The wound refuses to heal, and his leg is amputated. After agonizing rehab, he is fitted with a prosthesis, but it doesn’t work properly. Years of pain, frustration, and depression follow, and Eisch grows short-tempered and reclusive, spending hours playing video games. His sons are bewildered by the changes in their father, but still have faith in him. Things do get better, as Eisch gets a new prosthesis and meets a woman who loves him.
But then they get worse.
Shot over the course of 10 years, the film shows lives as they are lived, with abrupt changes, uncertain outcomes, and surprising twists. It reveals the complexity and heroism of ordinary people, and the bitter price some veterans must pay for their service. Like Richard Linklater’s “Boyhood” (2014), Einhorn and Davis’s film evokes the passage of time, but with the keen pathos of the real thing.
“Father Solder Son” can be seen on Netflix.
Before and after ‘Sundown'
At the beginning of Martha Kehoe and Joan Tosoni’s “Gordon Lightfoot: If You Could Read My Mind” the subject — gaunt, wizened, and 80 — watches a clip of his younger self performing his 1966 song “For Lovin’ Me.” With increasing annoyance, he criticizes the misogyny of some of the lyrics. Finally, he demands that it be turned off. “I hate that [expletive] song,” he growls.
There are few negative words said about Lightfoot in the film, and they are all from Lightfoot. But there are plenty of encomia from a disparate cast of admirers that includes Sarah McLachlan, Steve Earle, Ronnie Hawkins, and, I suppose because he’s such a big fan, Alec Baldwin.
One of the interviewees claims that Lightfoot is the greatest Canadian songwriter ever, which might be extreme when you consider Neil Young and Joni Mitchell. But then those two paid Lightfoot the compliment of covering some of his songs, joining the company of Bob Dylan, Elvis Presley, Johnny Cash, Johnny Mathis, Olivia Newton-John, Barbra Streisand, Peter Paul and Mary, Harry Belafonte, Glen Campbell, and Eric Clapton. Frank Sinatra, however, refused to record “If You Could Read My Mind.” “He threw the music on the floor!” recalls a bemused Lightfoot.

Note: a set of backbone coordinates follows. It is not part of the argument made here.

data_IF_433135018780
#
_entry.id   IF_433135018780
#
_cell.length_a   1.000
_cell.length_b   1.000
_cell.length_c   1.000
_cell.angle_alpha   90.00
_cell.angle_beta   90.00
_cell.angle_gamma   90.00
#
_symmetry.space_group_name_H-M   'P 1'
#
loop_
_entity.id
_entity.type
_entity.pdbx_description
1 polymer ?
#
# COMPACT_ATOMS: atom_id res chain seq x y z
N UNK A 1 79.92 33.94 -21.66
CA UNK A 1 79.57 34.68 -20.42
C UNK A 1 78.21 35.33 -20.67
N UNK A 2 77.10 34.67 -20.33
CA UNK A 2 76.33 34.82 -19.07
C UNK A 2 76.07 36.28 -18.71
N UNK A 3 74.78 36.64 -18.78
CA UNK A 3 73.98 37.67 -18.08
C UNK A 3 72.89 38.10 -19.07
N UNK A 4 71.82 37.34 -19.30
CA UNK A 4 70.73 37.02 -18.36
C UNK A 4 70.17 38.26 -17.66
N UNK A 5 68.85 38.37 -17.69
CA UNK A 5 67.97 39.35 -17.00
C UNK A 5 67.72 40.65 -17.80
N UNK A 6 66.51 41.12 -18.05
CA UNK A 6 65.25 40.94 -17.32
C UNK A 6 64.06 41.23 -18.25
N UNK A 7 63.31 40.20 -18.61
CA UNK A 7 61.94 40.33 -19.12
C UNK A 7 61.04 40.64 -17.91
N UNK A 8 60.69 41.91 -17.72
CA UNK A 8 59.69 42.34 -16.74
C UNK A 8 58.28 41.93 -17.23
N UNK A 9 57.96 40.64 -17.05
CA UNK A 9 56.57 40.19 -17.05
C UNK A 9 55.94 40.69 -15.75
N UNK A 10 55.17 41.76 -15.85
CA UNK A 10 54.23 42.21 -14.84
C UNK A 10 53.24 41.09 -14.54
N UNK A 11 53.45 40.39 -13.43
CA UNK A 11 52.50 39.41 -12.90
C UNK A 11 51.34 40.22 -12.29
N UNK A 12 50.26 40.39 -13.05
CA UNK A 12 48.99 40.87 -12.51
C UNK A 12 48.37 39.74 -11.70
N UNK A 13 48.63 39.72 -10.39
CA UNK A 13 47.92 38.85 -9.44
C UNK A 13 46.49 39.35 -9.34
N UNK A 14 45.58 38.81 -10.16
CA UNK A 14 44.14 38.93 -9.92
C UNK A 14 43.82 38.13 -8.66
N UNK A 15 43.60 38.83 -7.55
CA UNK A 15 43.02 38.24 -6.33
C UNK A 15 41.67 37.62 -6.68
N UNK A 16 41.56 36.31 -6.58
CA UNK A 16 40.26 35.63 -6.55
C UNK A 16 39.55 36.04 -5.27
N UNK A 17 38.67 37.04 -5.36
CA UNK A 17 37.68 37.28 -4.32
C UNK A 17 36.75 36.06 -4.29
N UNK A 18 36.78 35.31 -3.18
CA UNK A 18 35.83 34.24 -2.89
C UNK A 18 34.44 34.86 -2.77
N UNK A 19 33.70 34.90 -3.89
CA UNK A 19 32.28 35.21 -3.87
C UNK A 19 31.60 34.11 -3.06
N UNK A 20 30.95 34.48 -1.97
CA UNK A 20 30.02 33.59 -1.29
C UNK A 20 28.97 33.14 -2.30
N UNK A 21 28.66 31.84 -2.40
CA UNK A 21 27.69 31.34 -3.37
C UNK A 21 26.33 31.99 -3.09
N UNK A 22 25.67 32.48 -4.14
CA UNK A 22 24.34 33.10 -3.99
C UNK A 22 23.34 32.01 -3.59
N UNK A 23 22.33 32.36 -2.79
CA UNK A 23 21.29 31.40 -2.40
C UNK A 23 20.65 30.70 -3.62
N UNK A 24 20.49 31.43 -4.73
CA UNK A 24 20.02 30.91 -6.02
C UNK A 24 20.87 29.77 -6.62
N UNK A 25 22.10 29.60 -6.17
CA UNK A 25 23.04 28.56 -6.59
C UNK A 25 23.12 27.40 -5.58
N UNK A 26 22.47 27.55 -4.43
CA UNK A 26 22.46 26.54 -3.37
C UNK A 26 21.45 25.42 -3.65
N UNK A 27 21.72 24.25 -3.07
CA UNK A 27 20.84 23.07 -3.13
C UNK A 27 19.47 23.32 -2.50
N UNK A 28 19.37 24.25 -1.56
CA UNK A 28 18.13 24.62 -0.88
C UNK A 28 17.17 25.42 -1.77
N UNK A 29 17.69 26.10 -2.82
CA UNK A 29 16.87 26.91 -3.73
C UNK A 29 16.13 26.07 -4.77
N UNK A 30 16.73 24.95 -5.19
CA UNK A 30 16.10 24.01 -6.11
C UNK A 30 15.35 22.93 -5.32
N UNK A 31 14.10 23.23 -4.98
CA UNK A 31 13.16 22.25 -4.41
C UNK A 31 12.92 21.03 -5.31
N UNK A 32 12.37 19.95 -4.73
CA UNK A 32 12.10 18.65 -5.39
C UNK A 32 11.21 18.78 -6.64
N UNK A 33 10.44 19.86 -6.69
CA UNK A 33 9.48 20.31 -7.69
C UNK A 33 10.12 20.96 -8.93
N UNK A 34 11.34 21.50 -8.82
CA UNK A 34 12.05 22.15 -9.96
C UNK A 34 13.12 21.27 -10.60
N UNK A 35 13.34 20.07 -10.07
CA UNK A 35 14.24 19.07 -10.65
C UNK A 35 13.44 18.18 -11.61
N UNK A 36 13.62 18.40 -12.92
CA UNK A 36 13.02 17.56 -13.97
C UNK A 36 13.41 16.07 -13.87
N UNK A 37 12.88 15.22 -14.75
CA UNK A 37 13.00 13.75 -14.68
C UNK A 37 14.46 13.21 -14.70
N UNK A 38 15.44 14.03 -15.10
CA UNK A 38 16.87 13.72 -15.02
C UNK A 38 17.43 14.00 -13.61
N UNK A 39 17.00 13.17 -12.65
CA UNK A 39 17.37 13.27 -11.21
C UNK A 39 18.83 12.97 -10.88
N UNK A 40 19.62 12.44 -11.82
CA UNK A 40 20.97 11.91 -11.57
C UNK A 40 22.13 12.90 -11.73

That’s one of many entertaining anecdotes that come up in the film as it covers a career of 60-plus years during which Lightfoot sold 10 million albums and was nominated for five Grammys. A new album is coming out this year, as well as a 40-concert tour, though some dates are postponed because of COVID-19. And during that time, he has done some hard living, including a bout with alcoholism, three marriages, six children, and many rocky relationships. “I regret a lot of things,” he says. “I caused emotional trauma . . . especially with some women.”
If, like Lightfoot, “For Lovin’ Me” is not to your liking, there are clips of many other songs, including my favorite, “The Wreck of the Edmund Fitzgerald,” written and recorded after Lightfoot read about the 1975 sinking of the ore carrier in Lake Superior. Sung in Lightfoot’s mellifluous baritone, the lyrics that begin “The legend lives on from the Chippewa on down/Of the big lake they called Gitche Gumee” are still haunting.
“Gordon Lightfoot: If You Could Read My Mind” can be streamed via the Coolidge Corner Virtual Screening Room beginning on July 31.
Go to coolidge.org.